Chapter 13 Bankruptcy Basics

Bankruptcy Attorney

In this type of bankruptcy, you must file a reorganization plan to outline how you intend to pay back your creditors. You must also have a regular income and live in the United States. Chapter 13 has monetary limits as to who can file since it is over one million dollars; most people do not have any problems filing Chapter 13. Some people who intended to file Chapter 7, liquidation bankruptcy did not pass the means test, and the case was transferred over to a Chapter 13 bankruptcy.

First Steps

You must complete a court-approved credit counseling course before you can file for bankruptcy. The next step is to file a two-page petition with the bankruptcy court, a list of your creditors and how much and when you intend to pay them must be included.

Automatic Stay

Once the petition is filed with the court, an automatic stay goes into effect, and all actions to collect on your debt must legally stop. This includes harassing phone calls, letters demanding payment, foreclosures, utility shut-offs, vehicle repossessions, liens, and wage garnishments will also stop with an automatic stay. If a creditor contacts you without court approval, they could be fined and forced to pay your attorney bills.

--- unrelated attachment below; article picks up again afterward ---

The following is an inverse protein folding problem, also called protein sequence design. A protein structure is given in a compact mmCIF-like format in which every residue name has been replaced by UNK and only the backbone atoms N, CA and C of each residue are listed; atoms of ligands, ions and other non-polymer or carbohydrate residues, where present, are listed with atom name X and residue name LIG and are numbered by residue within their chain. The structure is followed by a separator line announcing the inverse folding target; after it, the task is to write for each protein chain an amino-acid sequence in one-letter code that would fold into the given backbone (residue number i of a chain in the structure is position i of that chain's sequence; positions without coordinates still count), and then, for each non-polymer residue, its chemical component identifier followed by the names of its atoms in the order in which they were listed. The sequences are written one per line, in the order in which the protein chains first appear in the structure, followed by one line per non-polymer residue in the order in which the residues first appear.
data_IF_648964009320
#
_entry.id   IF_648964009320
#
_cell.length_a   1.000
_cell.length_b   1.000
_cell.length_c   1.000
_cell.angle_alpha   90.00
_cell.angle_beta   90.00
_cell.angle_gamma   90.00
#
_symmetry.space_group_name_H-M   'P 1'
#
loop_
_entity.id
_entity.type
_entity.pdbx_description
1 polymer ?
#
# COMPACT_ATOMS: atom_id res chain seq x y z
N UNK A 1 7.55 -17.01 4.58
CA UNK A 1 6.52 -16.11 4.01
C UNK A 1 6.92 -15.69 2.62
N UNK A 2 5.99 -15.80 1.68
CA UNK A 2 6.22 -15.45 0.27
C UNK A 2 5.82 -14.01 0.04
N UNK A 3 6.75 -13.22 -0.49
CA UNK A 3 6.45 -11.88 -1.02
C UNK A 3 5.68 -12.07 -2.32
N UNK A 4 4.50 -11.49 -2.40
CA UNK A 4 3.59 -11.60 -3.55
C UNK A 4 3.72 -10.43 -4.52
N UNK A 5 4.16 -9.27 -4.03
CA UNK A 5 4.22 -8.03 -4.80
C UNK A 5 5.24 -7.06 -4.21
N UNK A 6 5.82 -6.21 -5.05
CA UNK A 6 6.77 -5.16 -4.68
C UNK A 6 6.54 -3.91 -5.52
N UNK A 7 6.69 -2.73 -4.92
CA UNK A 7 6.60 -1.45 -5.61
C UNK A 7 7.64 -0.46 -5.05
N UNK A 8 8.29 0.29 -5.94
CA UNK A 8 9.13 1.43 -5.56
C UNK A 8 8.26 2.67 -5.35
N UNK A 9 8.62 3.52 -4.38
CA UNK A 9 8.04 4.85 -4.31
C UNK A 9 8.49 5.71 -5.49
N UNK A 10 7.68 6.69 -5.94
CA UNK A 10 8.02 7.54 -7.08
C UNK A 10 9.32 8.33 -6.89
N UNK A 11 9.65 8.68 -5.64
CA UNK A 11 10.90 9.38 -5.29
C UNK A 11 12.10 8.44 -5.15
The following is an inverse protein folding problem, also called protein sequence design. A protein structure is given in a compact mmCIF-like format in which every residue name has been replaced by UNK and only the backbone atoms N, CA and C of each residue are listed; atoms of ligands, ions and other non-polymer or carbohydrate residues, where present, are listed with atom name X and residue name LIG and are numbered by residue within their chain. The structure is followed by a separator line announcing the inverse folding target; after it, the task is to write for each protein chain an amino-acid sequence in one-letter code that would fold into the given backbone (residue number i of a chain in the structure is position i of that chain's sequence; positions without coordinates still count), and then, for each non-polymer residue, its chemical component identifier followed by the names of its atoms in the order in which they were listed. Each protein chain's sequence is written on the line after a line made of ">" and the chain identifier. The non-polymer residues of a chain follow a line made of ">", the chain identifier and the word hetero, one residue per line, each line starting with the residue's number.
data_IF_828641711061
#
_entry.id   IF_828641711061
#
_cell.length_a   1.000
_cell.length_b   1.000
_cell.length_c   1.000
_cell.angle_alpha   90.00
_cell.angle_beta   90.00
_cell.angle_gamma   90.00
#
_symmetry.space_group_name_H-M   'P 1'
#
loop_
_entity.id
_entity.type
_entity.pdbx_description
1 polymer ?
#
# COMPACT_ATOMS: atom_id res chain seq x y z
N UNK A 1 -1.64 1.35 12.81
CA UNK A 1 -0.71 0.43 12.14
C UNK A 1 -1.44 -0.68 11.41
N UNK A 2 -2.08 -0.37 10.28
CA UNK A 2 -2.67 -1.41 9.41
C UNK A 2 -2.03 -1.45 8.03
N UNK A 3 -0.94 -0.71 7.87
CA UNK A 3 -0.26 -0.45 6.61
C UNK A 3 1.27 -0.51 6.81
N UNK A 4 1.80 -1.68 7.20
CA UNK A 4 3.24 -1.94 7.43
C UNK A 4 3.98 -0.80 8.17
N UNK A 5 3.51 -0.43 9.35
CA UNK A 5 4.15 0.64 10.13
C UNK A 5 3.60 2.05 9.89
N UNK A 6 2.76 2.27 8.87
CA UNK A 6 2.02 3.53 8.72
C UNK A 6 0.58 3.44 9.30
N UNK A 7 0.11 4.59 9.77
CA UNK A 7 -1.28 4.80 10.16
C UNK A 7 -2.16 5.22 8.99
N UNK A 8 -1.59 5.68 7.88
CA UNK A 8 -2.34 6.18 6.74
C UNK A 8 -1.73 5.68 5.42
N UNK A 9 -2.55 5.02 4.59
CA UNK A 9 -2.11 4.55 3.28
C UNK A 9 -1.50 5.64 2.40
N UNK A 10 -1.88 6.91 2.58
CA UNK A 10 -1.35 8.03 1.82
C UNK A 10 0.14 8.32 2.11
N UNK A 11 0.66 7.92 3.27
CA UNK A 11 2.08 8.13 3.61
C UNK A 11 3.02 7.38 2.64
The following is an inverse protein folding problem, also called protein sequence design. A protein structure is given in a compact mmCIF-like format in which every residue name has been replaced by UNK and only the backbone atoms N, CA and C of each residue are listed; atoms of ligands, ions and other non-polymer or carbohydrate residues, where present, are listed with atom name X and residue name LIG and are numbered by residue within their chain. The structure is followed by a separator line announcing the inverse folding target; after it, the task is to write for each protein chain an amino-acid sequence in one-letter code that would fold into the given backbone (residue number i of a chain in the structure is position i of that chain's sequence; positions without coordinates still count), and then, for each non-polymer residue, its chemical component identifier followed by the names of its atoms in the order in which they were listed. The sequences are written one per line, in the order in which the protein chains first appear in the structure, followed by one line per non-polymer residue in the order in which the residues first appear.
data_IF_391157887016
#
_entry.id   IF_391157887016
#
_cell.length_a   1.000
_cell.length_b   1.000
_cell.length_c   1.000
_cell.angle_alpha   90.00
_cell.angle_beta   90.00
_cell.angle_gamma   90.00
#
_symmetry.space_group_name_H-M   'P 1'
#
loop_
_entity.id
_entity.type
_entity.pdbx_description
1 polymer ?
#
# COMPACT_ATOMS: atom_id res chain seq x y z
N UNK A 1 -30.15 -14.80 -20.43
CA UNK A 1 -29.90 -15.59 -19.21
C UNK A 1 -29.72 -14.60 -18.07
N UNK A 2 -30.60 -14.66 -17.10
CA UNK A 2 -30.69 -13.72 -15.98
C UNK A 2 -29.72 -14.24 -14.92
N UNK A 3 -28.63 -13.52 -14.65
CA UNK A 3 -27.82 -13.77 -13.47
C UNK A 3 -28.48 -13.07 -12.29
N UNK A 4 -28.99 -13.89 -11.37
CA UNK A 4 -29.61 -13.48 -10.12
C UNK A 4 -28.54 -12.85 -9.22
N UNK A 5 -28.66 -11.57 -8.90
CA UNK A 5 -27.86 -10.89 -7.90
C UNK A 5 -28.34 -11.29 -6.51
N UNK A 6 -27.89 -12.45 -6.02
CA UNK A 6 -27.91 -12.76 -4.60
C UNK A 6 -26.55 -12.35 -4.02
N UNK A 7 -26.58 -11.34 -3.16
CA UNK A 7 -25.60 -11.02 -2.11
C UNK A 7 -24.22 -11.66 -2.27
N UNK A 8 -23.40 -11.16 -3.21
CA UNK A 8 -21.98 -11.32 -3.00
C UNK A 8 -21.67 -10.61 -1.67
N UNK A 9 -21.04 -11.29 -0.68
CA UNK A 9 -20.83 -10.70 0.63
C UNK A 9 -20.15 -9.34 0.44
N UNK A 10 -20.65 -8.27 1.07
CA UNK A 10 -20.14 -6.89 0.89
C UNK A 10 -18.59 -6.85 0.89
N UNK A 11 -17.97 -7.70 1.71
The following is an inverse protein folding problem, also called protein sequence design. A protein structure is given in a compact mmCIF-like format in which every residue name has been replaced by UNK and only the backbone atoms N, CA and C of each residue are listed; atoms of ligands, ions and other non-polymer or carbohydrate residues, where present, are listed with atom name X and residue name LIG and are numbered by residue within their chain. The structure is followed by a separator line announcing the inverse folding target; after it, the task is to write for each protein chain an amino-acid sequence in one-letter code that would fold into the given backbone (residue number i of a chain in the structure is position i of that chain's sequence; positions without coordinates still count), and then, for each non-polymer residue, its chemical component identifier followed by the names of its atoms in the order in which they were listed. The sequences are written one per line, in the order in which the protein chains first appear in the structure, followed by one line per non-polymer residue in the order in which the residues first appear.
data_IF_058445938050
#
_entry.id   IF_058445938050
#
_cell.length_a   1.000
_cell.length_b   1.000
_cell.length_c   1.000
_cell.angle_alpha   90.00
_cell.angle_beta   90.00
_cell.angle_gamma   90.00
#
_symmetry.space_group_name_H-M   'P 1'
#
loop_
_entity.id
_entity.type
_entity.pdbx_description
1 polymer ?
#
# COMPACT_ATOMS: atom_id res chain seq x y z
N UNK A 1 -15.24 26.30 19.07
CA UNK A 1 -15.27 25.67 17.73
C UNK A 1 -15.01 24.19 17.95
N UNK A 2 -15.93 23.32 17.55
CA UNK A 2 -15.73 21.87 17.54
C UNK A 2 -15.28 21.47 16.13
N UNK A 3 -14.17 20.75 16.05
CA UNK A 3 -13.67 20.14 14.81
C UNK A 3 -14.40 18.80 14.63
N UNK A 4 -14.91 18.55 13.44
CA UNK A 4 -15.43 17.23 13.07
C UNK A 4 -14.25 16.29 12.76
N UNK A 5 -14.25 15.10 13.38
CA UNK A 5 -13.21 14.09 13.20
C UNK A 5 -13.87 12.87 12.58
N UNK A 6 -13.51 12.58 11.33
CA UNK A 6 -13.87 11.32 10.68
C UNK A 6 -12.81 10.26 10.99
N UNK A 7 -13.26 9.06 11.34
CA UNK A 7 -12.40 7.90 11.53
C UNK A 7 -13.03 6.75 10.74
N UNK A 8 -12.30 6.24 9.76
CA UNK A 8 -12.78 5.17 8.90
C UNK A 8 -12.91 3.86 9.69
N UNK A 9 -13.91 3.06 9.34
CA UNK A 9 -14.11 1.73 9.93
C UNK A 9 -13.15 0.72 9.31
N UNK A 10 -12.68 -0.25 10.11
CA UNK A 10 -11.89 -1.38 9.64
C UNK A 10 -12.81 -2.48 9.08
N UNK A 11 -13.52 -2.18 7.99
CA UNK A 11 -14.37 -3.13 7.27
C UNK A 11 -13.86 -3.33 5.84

Trustee and the 341 Meeting

You will meet with a court-appointed trustee and your creditors. At this 341 (or meeting of the creditors) you will be asked to verify your documents and your source of income. The trustee will either approve or not approve your plan. You will then have the chance to make changes to your plan to get it approved.

Once the court approves the plan, your trustee will take your payments over the next three to five years, depending on the plan, and distribute them to your creditors. If you fail to make the payments, the trustee can ask the court to dismiss your case, and you will be back where you started.


The final step for a Chapter 13 bankruptcy is after you have made all of your payments according to the court approved plan, any remaining debt will be discharged. This does not include secured assets that you intend to keep like your home or your vehicle. You will have to continue to make these payments if you want to keep these items. Alimony and child support will never be included in a discharge no matter what type of bankruptcy you file.

If you have more questions about Chapter 13 bankruptcy, contact a Dayton bankruptcy attorney to find out how you can keep your assets while eliminating additional debt.

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